The long-term effects of alcohol consumption are anything but beautiful. It dulls our skin, accentuates fine lines and wrinkles, robbing us of our youthful glow; it stains our eyes and our teeth yellow; it can make us appear bloated and blotchy. But drinking can also impact another physical feature that influences how attractive we are perceived to be: our hair.
How Much Hair Loss Is Normal?
Hair is made up of tough proteins called keratin that are anchored in place by delicate hair follicles. Both the proteins and follicles on our scalp can be affected by a number of factors. It’s normal to lose about 100 hairs per day, an amount that can be greater depending on your styling routine (physical contact), genetics, hormonal changes, or simply your age.
While this might sound like a lot of hair to lose daily, the effects of this natural shedding usually aren’t noticeable. The average person has between 80,000 and 120,000 of them on their scalp. Signs of excessive hair loss (androgenic alopecia), however, are a just cause of concern and can look like:
- Losing handfuls of hair when combing, washing, or gentle tugging
- Patchy bald spots
- Receding hairline
- Broader gap where hair is parted
- Hair loss on the body as well as the scalp
How Does Alcohol Cause Hair Loss?
Technically, drinking in and of itself does not affect the hair follicles (where hair comes from) or otherwise cause hair to fall out prematurely. The most accurate way to describe the relationship between alcohol and hair loss is that it’s an indirect one. The lifestyle of a person with a heavy or compulsive drinking habit can contribute to internal and external factors that impact not just hair loss but growth as well.
The primary culprit of alcohol-induced hair loss is nutrition, or to be more accurate, the lack thereof. Alcohol has virtually no nutritional value. It’s mostly water with a lot of sugar and a lot of carbs—a dietician’s nightmare.
Chronic alcohol consumption often results in proper meals falling by the wayside and being replaced by copious amounts of alcoholic beverages (this is one of the hallmark signs that someone might be an alcoholic). As such malnourishment, a condition when a person’s diet does not provide enough nutrients to the body is common amongst alcoholics.
What does nutrition have to do with hair? Everything. You are what you eat, after all, and research has hinted that deficiencies in zinc, copper, iron, and of course, protein, may have the most impact on the fullness of our locks. These shortages can affect our body’s ability to produce hair (not to mention, our overall health).
It may be what’s on the inside that counts, but what’s happening on the outside can be just as harmful to your hairline. Drinking alcohol can contribute to an unhealthy lifestyle that is conducive to hair loss and impairs future growth.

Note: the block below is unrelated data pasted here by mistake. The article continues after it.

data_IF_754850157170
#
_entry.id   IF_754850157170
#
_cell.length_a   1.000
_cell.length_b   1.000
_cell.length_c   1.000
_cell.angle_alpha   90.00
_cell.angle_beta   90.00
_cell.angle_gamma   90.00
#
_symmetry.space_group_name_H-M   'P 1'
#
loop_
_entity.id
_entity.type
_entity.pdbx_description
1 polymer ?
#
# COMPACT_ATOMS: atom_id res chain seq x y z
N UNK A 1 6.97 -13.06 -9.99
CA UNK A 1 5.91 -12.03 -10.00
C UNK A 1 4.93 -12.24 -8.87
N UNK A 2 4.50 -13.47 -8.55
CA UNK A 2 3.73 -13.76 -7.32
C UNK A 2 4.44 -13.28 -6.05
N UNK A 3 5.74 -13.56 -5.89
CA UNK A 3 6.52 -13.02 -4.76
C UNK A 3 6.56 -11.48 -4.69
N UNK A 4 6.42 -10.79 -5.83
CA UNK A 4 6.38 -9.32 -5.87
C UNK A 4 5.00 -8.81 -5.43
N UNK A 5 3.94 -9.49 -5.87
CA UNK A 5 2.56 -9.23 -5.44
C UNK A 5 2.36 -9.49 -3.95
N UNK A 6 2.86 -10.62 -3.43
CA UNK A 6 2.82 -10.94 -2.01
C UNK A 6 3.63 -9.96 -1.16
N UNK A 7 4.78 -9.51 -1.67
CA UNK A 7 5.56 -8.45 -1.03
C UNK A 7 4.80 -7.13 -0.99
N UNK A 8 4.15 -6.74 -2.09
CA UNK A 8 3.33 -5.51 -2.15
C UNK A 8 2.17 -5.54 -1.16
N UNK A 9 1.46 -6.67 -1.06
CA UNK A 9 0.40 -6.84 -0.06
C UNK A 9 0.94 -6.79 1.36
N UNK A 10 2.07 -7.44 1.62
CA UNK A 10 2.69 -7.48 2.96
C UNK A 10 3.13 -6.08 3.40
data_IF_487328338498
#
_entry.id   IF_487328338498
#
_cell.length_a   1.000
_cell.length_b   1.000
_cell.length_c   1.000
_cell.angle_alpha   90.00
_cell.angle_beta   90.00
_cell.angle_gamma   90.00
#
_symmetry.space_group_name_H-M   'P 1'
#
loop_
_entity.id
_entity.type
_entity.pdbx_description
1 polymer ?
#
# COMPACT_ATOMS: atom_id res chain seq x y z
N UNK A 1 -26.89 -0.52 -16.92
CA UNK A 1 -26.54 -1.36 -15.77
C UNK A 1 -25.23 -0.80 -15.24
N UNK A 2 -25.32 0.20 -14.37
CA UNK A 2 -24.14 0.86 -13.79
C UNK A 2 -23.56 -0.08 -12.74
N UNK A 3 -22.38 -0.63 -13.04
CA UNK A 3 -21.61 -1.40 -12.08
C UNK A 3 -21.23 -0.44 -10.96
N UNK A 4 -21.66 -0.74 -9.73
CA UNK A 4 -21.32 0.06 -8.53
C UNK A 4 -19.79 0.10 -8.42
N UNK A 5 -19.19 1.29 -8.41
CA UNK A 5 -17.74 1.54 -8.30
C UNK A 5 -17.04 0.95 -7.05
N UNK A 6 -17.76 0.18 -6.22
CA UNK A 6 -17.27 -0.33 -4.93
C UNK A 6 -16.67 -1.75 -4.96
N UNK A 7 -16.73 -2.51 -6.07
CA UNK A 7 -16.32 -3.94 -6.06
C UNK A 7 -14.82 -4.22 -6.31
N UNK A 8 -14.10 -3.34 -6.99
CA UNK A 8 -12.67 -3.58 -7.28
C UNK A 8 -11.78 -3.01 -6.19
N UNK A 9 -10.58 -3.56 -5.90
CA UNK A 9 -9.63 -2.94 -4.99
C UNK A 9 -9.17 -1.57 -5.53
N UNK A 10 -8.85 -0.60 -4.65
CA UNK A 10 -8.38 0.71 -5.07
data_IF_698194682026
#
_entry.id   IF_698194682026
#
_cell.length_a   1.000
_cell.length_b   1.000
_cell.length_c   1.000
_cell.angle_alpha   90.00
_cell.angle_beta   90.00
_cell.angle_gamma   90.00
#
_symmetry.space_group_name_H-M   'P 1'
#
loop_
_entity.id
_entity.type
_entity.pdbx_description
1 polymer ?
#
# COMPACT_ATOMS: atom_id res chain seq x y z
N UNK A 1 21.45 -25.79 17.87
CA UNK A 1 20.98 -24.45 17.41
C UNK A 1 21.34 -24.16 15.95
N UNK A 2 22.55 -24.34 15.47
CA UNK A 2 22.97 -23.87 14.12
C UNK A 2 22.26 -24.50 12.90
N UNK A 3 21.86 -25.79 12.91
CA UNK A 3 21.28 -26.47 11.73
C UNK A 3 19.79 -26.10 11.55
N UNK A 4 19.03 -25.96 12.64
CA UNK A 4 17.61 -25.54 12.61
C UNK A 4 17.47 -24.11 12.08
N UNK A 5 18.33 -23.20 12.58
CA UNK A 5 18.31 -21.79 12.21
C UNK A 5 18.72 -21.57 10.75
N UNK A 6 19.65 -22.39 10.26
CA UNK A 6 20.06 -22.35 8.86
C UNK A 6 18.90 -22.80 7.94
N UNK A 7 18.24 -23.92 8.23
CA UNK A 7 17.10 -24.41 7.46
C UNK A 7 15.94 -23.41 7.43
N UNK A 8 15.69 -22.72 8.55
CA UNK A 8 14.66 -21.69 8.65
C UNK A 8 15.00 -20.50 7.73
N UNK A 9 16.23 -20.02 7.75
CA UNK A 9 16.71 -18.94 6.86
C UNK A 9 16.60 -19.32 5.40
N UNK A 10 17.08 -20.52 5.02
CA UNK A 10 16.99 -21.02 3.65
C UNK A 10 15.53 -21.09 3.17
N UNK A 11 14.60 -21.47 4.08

Smoking, a common pastime that frequently accompanies social drinking, has been linked to baldness. The study found that the smoke itself is what damages delicate hair follicles and can interrupt the hair growth cycle. Even if you don’t smoke, your drinking habit might frequently find you in settings where others around you are, putting your locks at risk.
Another sneaky way that drinking can sabotage your hair: stress. The stress hormone corticosterone was found to have a direct correlation with hair follicles by inhibiting growth. While many people associate drinking as a way to unwind, having one too many can actually tip your body’s nervous system in the other direction. The long-term effects of alcohol on your life such as the loss of your job, straining a marriage, or financial difficulties can also be a significant source of stress that perpetuates the acute stress of a drinking session.
Don’t Risk Your Hair, It Means A Lot (Literally)
What we rock on the top of our heads can significantly influence how others view us; how we see ourselves; and how we view the world. Hair is one of the most commonly referenced features used to describe a person, and one of the first to be noticed in the formulation of the all-important first impression. It’s associated with virility, fertility, sexuality, and vitality and can also clue us into a person’s social status or class.
The hair on our heads conveys a lot about us so it can be devastating when we lose it. Alcohol can take an extended period of time to cause such dramatic displays of hair loss (if you experience any of these kinds of hair loss in a short period of time you should see a dermatologist immediately) but that loss is real and can add up over time. Once hair follicles are damaged, they can never produce hair again. The best way to prevent this is from cutting back your alcohol consumption.
If you think you might have a drinking problem, learn how to recognize the signs and, more importantly, what you can do about it before you lose your crown and glory.